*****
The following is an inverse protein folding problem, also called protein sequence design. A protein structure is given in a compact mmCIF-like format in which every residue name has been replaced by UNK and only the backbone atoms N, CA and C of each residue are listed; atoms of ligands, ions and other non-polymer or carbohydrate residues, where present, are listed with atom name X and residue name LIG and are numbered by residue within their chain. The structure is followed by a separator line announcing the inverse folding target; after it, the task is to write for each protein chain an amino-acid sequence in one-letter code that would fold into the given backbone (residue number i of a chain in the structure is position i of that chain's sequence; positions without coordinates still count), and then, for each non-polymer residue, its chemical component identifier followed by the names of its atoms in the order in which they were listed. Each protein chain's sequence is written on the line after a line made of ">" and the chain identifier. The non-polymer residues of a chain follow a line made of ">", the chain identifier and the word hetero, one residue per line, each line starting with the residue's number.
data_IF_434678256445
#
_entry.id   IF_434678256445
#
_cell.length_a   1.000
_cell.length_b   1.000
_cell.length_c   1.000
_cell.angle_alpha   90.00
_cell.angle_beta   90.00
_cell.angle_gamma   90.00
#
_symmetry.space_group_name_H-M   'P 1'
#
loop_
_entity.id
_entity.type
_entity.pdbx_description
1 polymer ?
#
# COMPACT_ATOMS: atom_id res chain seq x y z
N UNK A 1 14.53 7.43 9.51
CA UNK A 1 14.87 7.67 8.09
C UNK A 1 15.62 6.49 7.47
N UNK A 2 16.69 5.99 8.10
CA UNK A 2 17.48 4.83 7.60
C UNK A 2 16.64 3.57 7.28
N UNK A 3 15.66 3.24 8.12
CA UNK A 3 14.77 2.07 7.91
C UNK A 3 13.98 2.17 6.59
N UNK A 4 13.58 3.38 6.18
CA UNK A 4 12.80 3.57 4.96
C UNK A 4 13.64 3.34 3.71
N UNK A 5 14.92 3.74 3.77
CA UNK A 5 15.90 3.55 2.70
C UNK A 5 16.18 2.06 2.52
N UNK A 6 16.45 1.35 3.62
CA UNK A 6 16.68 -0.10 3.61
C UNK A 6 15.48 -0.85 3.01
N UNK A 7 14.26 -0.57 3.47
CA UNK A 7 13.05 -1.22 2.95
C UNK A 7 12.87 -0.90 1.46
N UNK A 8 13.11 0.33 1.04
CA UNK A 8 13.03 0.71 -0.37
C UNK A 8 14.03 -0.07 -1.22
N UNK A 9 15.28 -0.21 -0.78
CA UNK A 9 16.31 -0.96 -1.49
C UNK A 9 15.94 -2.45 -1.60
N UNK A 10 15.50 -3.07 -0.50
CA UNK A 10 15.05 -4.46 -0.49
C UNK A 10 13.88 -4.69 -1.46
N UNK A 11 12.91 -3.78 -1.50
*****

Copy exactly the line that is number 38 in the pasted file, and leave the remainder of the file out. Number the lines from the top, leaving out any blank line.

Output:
CA UNK A 6 16.68 -0.10 3.61